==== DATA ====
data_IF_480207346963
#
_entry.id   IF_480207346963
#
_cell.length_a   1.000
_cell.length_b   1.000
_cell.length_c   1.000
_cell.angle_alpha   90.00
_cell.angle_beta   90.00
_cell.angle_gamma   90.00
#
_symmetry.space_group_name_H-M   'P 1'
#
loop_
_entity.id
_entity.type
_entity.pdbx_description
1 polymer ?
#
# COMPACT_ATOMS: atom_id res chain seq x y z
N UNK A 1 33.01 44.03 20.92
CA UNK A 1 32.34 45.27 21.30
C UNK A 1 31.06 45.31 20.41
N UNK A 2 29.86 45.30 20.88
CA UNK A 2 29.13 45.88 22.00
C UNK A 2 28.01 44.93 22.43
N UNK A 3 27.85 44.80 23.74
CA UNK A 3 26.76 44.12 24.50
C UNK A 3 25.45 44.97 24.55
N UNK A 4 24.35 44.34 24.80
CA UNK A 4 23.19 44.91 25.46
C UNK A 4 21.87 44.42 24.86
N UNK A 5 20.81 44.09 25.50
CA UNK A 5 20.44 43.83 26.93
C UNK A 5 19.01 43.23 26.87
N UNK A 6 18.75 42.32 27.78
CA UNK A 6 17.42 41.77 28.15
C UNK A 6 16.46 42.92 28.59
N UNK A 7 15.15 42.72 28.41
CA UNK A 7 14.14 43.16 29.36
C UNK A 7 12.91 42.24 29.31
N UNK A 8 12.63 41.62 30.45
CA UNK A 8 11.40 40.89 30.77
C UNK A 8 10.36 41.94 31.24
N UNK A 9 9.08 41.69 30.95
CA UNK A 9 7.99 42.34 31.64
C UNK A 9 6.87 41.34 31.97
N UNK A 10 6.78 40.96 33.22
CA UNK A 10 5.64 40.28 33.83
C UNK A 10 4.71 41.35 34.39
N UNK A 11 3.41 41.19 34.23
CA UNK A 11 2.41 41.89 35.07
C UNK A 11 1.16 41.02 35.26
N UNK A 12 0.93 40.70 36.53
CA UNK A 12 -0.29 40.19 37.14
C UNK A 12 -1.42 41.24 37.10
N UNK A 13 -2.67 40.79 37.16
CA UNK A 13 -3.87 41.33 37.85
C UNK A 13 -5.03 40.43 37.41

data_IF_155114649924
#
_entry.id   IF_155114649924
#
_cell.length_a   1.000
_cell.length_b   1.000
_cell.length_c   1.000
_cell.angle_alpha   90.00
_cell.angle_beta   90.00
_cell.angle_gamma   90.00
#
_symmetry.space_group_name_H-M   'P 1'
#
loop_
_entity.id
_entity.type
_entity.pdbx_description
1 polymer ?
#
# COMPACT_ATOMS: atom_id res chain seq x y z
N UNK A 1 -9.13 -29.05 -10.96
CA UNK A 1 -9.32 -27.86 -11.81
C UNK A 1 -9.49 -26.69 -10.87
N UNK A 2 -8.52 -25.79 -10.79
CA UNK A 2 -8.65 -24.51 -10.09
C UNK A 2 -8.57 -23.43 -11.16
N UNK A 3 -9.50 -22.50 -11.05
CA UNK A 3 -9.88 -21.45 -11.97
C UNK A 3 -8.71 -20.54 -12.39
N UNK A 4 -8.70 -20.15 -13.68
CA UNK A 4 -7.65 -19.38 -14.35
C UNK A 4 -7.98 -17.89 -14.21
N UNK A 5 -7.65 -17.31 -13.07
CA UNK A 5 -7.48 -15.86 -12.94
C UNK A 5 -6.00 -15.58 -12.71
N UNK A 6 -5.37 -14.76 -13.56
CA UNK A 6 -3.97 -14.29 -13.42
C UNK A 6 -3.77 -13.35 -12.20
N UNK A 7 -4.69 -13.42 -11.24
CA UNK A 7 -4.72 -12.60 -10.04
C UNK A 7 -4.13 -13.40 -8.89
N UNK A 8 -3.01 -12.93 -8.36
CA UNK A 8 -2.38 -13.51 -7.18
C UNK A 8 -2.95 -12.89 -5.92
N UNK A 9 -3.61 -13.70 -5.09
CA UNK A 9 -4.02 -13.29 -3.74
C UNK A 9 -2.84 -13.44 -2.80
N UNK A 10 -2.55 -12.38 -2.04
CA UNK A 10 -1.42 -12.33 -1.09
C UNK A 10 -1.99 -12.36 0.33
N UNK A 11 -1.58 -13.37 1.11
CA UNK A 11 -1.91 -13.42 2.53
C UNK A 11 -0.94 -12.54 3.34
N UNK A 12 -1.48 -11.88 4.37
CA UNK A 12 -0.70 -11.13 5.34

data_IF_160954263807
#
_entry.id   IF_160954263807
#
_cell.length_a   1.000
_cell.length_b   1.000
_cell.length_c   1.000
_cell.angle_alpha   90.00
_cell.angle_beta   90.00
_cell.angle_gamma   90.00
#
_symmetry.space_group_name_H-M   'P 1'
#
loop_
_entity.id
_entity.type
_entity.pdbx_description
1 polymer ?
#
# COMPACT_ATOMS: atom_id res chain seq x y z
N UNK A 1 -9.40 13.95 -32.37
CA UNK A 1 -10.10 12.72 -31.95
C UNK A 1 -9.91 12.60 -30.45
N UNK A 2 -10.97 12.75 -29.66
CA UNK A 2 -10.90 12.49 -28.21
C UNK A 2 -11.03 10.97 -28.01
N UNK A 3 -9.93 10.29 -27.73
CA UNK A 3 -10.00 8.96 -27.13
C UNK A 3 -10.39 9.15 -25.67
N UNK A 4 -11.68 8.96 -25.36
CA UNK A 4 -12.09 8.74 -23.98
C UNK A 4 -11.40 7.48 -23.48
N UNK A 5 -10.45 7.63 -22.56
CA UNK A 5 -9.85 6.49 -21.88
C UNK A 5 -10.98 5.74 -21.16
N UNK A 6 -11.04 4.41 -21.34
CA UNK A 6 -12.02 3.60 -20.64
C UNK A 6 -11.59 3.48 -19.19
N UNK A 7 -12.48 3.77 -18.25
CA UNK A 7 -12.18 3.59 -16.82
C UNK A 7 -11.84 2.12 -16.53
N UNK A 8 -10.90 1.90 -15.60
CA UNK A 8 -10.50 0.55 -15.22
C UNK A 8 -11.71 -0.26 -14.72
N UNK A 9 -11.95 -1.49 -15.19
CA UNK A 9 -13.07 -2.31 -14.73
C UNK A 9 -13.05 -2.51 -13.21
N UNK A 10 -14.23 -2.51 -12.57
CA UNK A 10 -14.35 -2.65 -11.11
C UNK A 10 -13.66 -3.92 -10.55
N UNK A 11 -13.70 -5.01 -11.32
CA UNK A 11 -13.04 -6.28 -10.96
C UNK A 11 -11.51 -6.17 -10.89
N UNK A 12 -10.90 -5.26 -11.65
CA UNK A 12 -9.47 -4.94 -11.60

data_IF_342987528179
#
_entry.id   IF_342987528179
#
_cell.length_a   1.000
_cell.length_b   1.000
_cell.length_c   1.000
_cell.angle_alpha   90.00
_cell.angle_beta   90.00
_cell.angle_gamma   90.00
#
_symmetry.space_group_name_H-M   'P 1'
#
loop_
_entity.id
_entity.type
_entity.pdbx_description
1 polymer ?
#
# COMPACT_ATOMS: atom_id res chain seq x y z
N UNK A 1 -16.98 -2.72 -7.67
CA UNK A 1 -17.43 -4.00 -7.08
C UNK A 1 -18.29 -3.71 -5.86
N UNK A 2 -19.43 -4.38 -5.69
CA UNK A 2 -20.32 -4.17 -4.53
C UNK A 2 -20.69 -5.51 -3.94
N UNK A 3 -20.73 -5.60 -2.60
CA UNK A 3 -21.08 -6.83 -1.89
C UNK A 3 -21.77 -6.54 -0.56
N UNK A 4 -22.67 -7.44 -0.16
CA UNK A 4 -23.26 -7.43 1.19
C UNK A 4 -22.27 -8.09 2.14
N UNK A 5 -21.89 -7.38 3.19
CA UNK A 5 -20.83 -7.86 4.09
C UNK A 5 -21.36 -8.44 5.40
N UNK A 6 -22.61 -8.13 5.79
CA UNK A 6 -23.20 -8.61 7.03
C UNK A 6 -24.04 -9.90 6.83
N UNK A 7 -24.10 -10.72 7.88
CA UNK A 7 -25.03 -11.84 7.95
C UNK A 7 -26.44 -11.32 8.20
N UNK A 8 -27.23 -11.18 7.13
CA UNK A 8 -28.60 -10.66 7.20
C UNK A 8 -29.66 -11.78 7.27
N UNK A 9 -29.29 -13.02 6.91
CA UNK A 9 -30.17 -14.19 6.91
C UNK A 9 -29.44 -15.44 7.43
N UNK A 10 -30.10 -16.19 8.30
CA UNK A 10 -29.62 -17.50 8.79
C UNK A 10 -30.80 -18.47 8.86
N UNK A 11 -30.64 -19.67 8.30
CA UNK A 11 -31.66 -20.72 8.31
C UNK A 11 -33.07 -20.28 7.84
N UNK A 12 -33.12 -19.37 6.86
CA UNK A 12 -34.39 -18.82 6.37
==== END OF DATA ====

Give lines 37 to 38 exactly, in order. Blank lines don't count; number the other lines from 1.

CA UNK A 6 17.42 41.77 28.15
C UNK A 6 16.46 42.92 28.59